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Animals weathering the deep freeze

Cold goat hay

Sometimes, I think that humans would be 100% happier if we were 25% dumber. I woke at 4:30 on Thursday morning, worried about what the deep freeze would do to our animals, but when the day finally dawned at a chilly 1 degree Fahrenheit, the animals were happy as can be. Lucy seems to become bouncier the colder it gets, the goats were waiting at the gate for their breakfast, and the ducks ran straight out the door and into the creek, where flowing water must have felt like a sauna at 31 degrees warmer than the air.

Tractored hens

I heated everyone's morning drinking water, but only the tractored hens seemed particularly interested. They were also the only ones who ran to the lunchtime waterer I brought out to refresh their now-frozen morning offering. I guess everyone else was too busy exploring the frozen world to want fresh water.

Goat eating sorghum

Head-butting goatOur goats seemed more interested in the sorghum seed head that I treated them too --- a rare bit of grain for a cold day. Perhaps I should have brought two heads, but Artemesia seems to hold her own nowadays. Our larger goat inevitably head-butts the smaller goat when they're supposed to be sharing, but Artemesia simply ignores the jab in the ribs and keeps eating away. In fact, this time around, Artemesia got the lion's share of the treat since Abigail was too busy fighting to chow down. Maybe there's a lesson there? The sweetest goat gets the grain?

Stay warm out there!



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Animals are really quite hardy. The problem comes when the temperature swings dramatically from day to day. That is when we are likely to enjoy an unseasonably warm day or two, but the animals are more likely to come down with pneumonia. They can add or subtract layers quite as quickly.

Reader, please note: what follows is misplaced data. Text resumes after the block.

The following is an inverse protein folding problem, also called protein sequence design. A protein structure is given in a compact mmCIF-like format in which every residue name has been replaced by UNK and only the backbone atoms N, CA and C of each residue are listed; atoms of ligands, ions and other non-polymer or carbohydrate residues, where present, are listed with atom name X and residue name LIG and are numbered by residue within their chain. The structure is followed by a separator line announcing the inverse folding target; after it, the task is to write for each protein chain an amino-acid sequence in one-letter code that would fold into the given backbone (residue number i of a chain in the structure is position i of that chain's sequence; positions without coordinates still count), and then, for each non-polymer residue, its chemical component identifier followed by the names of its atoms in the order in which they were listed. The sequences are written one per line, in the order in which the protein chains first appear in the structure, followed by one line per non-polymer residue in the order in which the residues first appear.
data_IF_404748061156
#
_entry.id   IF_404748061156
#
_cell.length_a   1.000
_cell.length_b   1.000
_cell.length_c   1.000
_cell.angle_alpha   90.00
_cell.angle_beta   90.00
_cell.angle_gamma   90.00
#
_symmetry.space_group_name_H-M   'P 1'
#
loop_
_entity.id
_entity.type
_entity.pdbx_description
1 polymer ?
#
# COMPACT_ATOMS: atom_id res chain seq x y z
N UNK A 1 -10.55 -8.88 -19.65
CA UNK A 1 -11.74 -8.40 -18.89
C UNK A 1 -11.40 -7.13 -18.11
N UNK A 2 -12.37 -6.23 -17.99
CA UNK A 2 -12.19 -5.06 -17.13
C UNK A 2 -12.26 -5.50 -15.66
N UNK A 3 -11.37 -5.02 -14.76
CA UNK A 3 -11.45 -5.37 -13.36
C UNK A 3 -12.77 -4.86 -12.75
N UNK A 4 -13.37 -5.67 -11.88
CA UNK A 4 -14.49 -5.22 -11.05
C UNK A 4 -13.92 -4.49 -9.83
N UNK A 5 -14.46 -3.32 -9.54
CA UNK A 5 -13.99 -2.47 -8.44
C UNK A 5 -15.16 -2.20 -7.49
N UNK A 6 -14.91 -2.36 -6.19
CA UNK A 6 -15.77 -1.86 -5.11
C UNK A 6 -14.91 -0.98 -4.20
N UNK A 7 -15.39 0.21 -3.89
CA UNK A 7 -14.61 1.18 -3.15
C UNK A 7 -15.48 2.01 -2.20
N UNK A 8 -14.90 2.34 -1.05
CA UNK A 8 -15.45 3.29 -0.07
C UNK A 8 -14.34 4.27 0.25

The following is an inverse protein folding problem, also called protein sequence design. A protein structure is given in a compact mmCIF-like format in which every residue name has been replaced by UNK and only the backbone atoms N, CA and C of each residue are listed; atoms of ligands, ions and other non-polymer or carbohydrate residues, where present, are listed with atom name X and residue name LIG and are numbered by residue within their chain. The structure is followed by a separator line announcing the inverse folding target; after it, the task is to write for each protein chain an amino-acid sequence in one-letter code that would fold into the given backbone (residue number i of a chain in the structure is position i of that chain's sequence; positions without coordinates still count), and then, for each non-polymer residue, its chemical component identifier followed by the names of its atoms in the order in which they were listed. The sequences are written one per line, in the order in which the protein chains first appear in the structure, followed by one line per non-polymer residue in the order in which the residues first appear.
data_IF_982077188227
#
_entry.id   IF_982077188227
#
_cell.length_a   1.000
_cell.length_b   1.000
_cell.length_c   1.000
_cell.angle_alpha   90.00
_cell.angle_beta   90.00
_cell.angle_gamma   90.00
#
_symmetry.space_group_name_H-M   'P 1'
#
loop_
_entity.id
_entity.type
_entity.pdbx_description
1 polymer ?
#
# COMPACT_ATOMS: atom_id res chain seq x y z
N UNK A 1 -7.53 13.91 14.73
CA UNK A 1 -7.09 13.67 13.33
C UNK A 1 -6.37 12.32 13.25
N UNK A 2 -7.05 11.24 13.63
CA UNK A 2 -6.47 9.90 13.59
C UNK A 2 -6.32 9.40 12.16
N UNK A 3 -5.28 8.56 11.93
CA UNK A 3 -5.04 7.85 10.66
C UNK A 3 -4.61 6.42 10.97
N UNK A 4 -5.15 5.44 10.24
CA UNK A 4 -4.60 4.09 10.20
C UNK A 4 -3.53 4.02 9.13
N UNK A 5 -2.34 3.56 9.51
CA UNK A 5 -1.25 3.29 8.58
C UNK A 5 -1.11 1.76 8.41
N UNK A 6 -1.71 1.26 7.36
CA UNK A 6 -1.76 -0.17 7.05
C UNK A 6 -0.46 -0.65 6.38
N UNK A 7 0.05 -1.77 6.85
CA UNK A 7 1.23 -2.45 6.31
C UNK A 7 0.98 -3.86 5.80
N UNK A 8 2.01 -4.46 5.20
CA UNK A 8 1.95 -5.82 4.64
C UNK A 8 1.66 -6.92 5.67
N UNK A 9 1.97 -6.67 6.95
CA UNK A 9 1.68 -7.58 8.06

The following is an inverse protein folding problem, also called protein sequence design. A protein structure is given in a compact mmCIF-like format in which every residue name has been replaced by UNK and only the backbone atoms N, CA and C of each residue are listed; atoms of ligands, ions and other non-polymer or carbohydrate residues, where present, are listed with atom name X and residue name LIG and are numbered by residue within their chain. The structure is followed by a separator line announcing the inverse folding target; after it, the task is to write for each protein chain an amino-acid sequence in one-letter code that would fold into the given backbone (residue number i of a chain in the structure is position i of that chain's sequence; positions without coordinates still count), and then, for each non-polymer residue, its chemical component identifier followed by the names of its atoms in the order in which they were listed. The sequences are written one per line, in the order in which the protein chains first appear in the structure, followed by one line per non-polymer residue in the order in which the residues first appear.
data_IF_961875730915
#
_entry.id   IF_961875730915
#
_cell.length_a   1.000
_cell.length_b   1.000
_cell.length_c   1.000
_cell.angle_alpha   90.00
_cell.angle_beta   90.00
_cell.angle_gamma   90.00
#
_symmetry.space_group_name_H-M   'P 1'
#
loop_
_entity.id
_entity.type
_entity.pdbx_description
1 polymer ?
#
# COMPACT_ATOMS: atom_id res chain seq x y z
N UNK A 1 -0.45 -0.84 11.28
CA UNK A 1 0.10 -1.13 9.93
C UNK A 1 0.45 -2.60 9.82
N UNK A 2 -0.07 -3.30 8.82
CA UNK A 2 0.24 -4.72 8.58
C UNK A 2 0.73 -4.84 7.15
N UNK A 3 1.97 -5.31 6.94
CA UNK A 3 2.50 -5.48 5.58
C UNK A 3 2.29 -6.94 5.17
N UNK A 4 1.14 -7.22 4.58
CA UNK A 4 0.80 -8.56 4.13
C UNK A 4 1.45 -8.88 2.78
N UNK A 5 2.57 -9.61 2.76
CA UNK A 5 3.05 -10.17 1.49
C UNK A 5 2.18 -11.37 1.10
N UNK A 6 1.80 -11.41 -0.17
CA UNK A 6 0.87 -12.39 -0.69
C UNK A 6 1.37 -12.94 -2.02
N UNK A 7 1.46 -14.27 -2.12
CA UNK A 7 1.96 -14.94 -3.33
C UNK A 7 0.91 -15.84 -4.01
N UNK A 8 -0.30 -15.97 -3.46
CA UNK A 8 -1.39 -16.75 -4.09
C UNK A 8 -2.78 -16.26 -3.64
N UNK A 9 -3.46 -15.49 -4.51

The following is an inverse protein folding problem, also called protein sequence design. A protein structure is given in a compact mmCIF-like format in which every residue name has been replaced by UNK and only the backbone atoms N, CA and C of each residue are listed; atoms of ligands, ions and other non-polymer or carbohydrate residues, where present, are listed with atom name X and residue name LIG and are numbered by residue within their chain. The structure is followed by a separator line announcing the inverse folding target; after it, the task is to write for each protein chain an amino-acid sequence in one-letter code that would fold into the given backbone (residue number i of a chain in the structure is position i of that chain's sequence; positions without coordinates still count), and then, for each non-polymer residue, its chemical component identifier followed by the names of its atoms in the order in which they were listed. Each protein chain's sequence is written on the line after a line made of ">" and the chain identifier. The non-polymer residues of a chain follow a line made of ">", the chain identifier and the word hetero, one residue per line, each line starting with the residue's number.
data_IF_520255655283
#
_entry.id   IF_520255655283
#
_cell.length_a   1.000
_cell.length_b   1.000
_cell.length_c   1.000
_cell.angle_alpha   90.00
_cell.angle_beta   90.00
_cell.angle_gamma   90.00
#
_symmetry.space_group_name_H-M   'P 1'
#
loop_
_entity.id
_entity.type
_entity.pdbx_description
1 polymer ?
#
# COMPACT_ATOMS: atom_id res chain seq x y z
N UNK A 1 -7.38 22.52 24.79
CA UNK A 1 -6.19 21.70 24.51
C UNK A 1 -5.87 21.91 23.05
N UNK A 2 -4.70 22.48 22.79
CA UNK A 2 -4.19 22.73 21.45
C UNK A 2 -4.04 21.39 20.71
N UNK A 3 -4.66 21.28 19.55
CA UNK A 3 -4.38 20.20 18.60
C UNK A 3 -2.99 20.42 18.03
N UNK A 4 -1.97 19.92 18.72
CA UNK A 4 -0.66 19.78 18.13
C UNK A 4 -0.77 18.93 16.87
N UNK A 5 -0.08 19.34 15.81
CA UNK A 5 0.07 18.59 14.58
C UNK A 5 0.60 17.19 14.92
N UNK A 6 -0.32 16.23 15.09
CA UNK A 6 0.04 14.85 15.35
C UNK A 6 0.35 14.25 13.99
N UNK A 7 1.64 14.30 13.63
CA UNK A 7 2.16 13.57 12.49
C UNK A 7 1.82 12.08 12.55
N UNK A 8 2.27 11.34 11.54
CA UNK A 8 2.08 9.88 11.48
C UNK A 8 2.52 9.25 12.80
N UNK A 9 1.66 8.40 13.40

Comment by Charity Fri Jan 9 16:40:53 2015

Animals are tough and adaptable. Being from the 45th parallel in God's Country (Minnesota) growing up on a homestead there, we kept the chickens inside in the winter but they could venture out in the snowy pen if they wanted. The wooly sheep and cattle did fine as long as they had shelter from the wind, and ample hay and water.

The worst part I recall was hauling water. Our little barn had no water piped to it, as one had to bury pipes 4-6 feet deep which would have been thousands in backhoe work. In the summer we had a hose and pipe arrangement from an exterior spigot on the house about 100 yards away, but in winter the exterior faucets were drained.

I had to fill five gallon buckets with hot water in the basement shower stall and carry them up the stairs and out to the barn. Hot water so it would not freeze too fast as we often had days of sub zero temps.

I survived, and it makes for great stories as an adult! :)

Comment by Eric Sun Jan 11 09:06:17 2015

One very unique homestead, $1,500 per acre, the opportunity of a lifetime